Coyotes with mange suffer a miserable fate. Sarcoptic mange, the result of an infestation caused by Sarcoptes scabies canis, causes severe itching, hair loss, and numerous secondary infections.
While some coyotes with mange will be obvious (covered in crusty, bleeding scales and nearly furless), newly infested coyotes will show no symptoms. Symptomless coyotes with mange are a problem for coyote hunters and pet owners.
If you are handling coyotes or live in an area where coyotes with mange might reside, you need to know how to identify mange and avoid bringing it home to yourself and your pets.
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Coyotes with mange.
Mange is highly contagious and spreads quickly to other coyotes, animals, pets, and humans. The Sarcoptes scabiei canis mite is a parasite that burrows into skin to live and deposit eggs, often creating an allergic reaction (scabies).
Coyotes with mange can live for several years; however, most soon succumb to the colder winter temperatures due to hair loss. In addition, mange causes coyotes to excessively scratch themselves raw, often opening wounds in their skin and making them susceptible to infection.
Coyotes with mange display unusual behavior, such as spending most of their time and energy scratching their itchy skin rather than pursuing prey food or seeking shelter. The lack of desire to secure food leads to decreasing energy levels, dehydration, and death.
In one eleven-year study, the percentage of coyotes with mange in a given population was 16%. That’s a large enough percentage to create an unhealthy number of coyotes exhibiting unusual behavior.
Related: How to tell a coyote from a fox.
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Suburban coyotes with mange.
Coyotes with mange that live in the suburbs may act and look so strange as to be misidentified as having rabies or distemper. However, that isn’t the real hazard they can create.
Aside from all the other problems associated with suburban coyotes, coyotes with mange bring increased likelihood of contact with humans and pets.
Mangy coyotes tend to be more active during the day. They are also desperate and hungry enough to forgo their instinctive fear of humans to enter residential areas in search of easy meals.
These searches mean probable contact with pets, pet bowls, and pet yards and the lawns pets play and sleep on.
Even if direct contact does not occur, mange mites can survive and persist in these areas for a long time. Indeed, if coyotes with mange build dens under your shed, the mites will wait for your dog or cat to visit that shelter.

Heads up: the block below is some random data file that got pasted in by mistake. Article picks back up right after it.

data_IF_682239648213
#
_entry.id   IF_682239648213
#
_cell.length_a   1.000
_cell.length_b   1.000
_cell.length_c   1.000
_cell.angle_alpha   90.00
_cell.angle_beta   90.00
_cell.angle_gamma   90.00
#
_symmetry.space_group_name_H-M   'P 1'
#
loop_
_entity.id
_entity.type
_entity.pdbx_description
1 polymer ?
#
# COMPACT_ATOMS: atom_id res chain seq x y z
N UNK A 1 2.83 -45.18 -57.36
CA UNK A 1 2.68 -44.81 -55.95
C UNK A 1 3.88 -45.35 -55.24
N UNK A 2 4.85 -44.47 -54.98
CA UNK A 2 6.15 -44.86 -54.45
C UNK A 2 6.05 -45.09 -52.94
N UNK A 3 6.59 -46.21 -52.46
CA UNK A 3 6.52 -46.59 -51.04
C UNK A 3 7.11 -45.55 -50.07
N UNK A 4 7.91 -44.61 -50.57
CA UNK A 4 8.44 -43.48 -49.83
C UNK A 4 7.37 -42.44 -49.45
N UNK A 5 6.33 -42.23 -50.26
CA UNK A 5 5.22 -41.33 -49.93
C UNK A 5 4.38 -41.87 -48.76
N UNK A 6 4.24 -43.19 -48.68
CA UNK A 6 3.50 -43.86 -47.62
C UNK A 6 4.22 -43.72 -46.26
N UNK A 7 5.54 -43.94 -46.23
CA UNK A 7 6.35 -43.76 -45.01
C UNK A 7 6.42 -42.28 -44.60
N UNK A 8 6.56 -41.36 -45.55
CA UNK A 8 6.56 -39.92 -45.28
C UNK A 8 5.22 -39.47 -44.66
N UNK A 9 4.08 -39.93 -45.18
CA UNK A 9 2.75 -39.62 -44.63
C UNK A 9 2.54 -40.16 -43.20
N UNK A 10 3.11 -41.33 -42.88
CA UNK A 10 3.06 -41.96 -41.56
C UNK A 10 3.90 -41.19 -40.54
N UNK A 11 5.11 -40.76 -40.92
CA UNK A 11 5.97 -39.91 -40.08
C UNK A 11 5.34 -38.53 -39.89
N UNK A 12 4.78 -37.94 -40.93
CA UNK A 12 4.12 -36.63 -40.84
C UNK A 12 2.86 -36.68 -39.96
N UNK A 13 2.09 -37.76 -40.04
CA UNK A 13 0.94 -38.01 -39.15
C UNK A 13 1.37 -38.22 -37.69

Unfortunately, if your pet is exposed to mange, it might take a month for you to begin seeing the symptoms. By then, the infestation may have spread throughout your entire home.
Related: How to translate coyote howls.
Can you help a coyote with mange?
You will find many websites with suggestions about how to help coyotes with mange. You might even feel your heartstrings pulled by the sight of a nearly hairless coyote lying on a sunny sidewalk.
Your best course of action is to report it and move along. Suburban coyotes with mange can also have rabies and distemper. Feeding or approaching a coyote is just asking for more problems. Trust me, you’ll never catch it—and if you did, you would be bitten for your efforts.
Related: Coyotes make for terrible pets.
Do coyotes with mange ever recover?
Whether or not coyotes with mange will ever recover depends on various circumstances. Coyotes with intact immune systems may survive and eventually improve. But weak coyotes, like the old and injured, are quickly overtaken by the disease and usually die.
Indeed, most coyotes that are well-fed, healthy, and unstressed can fight off the effects of scabies without any severe problems.
The primary factor, however, concerning the survival rate of coyotes with mange is the weather and the season. Coyotes with mange in the spring and summer might survive. Unfortunately, those with mange in the winter and fall often succumb to the colder temperatures.
Related: Can you hunt coyotes in your state?
Handling coyotes with mange in the wild: Coyote hunting.
Mange may kill more coyotes than coyote hunters and cars. Indeed, coyote hunters should recognize that the coyote they just took could be infected with mange. So how do these hunters protect themselves, their homes, and their pets from accidentally bringing mange back in the truck?
While some coyotes with mange may be discernible from a distance, many are not. Your first step to avoiding mange is never to carry a dead coyote. Instead, use a coyote drag to remove a coyote from the field. Never toss a coyote over your shoulder; you could provide a warm spot for the mange to settle into.
Keep dead coyotes away from your pets and outside your home—skin and flesh coyotes outside or in a designated place, free from other animals and livestock. Always wear gloves when handling coyote carcasses.
Treat any pets or bedding areas that come into contact with coyote carcasses with a mange dip.
Coyotes with mange that are discovered after hunting should not touched. Either bury or burn a coyote with visible mange in the field.
Never let hunting dogs approach or come into contact with dead coyotes. If they do, treat with the mange dip as a precaution.
In the end, coyotes with mange are to be pitied. Avoided and shunned, perhaps even shot, but pitied, none-the-less.